If someone is older than you or in a position of power over you, such as a teacher, friend of your parents, or elder relative, and has a sexual or intimate relationship with you, this is a form of abuse.

Signs to be aware of:

  • If this person tells you to keep your relationship a secret
  • They tell you you will get in trouble if people find out
  • They emotionally manipulate you into doing things you do not feel comfortable with or ready for, especially sexual things – this could be online or in person
  • They threaten you with sharing your secrets if you do not do what they want
  • They often make you feel guilty or ashamed, but you feel dependent on them in some way.

If any of these things sound familiar you can get in touch for some support here.

Giving someone alcohol/drugs without their permission

No-one should take advantage of someone who is under the influence or give them more alcohol or drugs without their knowledge. This could happen by someone being given larger measures, being encouraged to drink more with drinking games or binge drinking, or having their drink spiked with drugs. This can impair a person’s ability to make decisions so the law says they can’t consent to sex.

It doesn’t matter what the reason – if a person is too drunk/high it is not okay to sexually assault them.

People who have experienced sexual violence when under the influence of alcohol or drugs can often feel shame or self-blame around this (see impacts of sexual violence). But no matter how drunk or high someone is it is always the perpetrator’s fault.

Sexual insults

Many people wonder why sexual insults count as sexual violence but allowing what can seem to be small behaviours can contribute to behaviours that are much more damaging.

For example, telling a sexist or homophobic joke, or cat calling/shouting sexual ‘compliments’ at someone, sends the message to people that sexist or homophobic behaviours are acceptable, and can make people feel unsafe and/or threatened. If people think these behaviours are acceptable then it can lead to more dangerous behaviour.

sexual insults pyramid

It is not okay for anyone to make sexual comments that make someone else feel uncomfortable or unsafe. This is true whether it is someone they know or a stranger, or whether the comments happen in real life or online. Everyone deserves to have their personal boundaries respected.

boundaries are beautiful

Illustration Credit: https://www.instagram.com/not.a.doormat/

Sexual insults can also count as sexual bullying and harassment – see the appropriate section below for more examples.

FGM

Female genital mutilation (FGM) is when part of or all of the female external genitals is removed. This is usually done for cultural reasons or beliefs, and often when women are young.

If this is something you have experienced, or know someone who has, you can get in touch with us here, or speak to the Ruby Project who support and advocate for women survivors of sexual violence from BME Communities.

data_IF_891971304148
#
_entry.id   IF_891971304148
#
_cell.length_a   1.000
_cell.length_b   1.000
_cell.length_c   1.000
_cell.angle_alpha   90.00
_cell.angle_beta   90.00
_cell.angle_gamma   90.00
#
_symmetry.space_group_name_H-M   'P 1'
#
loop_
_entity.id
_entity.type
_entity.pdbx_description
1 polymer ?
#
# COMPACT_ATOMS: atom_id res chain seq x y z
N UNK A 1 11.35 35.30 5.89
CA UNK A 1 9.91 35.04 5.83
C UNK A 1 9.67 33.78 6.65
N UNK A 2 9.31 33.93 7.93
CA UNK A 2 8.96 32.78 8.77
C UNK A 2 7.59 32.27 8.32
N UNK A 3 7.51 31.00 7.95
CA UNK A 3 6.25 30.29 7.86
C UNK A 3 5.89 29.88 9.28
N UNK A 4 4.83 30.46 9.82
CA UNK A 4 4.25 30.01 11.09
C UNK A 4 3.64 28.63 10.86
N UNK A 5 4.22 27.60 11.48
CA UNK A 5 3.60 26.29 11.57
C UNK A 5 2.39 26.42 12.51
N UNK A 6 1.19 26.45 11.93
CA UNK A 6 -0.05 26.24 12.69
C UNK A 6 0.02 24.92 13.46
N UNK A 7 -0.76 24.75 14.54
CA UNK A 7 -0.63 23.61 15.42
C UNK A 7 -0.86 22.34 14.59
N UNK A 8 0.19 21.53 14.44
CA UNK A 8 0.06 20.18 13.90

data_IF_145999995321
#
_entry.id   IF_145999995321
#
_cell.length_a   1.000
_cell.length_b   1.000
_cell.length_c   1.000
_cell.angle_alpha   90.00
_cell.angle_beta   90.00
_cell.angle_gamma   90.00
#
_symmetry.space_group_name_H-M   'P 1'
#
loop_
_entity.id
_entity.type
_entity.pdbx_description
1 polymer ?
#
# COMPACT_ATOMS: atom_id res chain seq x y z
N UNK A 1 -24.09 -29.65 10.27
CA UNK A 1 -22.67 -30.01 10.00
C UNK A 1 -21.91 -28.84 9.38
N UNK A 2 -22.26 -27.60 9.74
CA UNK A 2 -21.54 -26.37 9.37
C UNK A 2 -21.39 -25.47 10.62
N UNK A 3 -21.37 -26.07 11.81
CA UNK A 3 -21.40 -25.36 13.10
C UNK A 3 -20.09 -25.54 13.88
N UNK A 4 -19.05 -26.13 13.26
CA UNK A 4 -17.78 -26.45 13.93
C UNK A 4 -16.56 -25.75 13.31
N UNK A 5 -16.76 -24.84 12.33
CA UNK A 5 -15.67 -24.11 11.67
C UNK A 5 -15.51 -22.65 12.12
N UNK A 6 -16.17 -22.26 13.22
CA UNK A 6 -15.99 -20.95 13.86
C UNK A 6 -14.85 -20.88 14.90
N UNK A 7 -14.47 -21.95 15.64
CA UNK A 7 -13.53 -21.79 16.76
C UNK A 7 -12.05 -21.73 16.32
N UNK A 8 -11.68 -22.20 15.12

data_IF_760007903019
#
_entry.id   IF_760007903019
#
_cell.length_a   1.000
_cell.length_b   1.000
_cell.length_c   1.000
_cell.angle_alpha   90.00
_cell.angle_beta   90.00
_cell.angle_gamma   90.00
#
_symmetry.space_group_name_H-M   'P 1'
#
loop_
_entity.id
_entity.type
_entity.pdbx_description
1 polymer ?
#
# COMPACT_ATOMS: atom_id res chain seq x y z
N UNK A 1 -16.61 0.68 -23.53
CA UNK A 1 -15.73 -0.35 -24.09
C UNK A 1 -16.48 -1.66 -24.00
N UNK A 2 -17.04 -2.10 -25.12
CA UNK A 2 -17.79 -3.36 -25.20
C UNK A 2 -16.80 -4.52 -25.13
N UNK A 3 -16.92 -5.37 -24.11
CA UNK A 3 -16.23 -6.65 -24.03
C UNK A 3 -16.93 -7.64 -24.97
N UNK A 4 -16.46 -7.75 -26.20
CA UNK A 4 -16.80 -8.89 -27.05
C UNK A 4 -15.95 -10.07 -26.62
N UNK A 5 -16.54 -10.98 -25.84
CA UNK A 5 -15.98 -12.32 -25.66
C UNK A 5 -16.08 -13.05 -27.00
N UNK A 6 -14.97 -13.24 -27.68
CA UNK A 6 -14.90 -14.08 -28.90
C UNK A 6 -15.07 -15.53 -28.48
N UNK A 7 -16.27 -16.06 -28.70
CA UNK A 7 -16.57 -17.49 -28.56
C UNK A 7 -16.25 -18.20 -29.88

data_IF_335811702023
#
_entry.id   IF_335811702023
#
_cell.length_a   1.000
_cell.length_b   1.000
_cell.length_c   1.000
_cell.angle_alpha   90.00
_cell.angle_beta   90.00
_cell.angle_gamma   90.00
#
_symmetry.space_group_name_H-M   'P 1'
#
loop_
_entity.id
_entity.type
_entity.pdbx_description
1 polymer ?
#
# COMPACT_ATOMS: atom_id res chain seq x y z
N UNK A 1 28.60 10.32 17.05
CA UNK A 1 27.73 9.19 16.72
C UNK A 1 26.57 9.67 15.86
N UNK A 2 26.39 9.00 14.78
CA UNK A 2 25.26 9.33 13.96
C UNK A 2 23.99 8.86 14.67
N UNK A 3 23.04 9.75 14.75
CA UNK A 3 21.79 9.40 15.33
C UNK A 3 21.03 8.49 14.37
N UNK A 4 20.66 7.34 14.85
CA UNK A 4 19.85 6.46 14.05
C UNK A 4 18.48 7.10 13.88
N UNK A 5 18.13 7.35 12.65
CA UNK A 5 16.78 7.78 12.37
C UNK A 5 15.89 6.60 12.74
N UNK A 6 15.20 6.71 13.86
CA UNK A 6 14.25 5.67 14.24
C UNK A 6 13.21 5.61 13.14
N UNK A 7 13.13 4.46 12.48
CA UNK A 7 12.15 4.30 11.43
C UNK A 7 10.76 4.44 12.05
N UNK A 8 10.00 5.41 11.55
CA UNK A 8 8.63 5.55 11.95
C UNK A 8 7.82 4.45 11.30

Child sexual abuse

Sexual abuse of children involves any sexual activity with a child under 16 years of age by an adult (someone over 18). It is most often carried out by a person who is well known to the child, often within the family or in another position of trust.

It is also against the law for an adult to engage in sexual activity with someone who is aged 16 or 17 if the older person is in a position of trust. A position of trust is someone who looks after you for example, in a school or a care home.

Sexual abuse of children is not about uncontrollable desire – it is a desire to exert power and control over a young person for sexual gratification.

Children and young people can also be abused through sexual exploitation. This is where someone seeks or requires sexual activity from you in exchange for something you need like money, drugs/alcohol, a place to stay, protection from violence of a sense of belonging. with other forms of child sexual abuse, the presence of perceived consent does not mean this isn’t sexual abuse.

Forced marriage

A forced marriage is a marriage between two people where one, or both, do not consent to the marriage, and where pressure or abuse is used to force the person, usually the woman, to go through with the marriage.

This is different to arranged marriages, which are a cultural practice that involves the couple consenting to their marriage being arranged for them. Forced marriage is when the person/people involved have not given consent to an arranged marriage or to the chosen partner. This could also mean that they did something they didn’t want to do because they felt very pressured, or that their family would stop speaking to them if they said no. Consent needs to be free agreement.

fear is not consent

Illustration credit: https://www.instagram.com/not.a.doormat/

If this is something you have experienced, or know someone who has, you can get in touch with us here, or speak to the Ruby Project, who support and advocate for women survivors of sexual violence from BME communities

Unwanted touching or kissing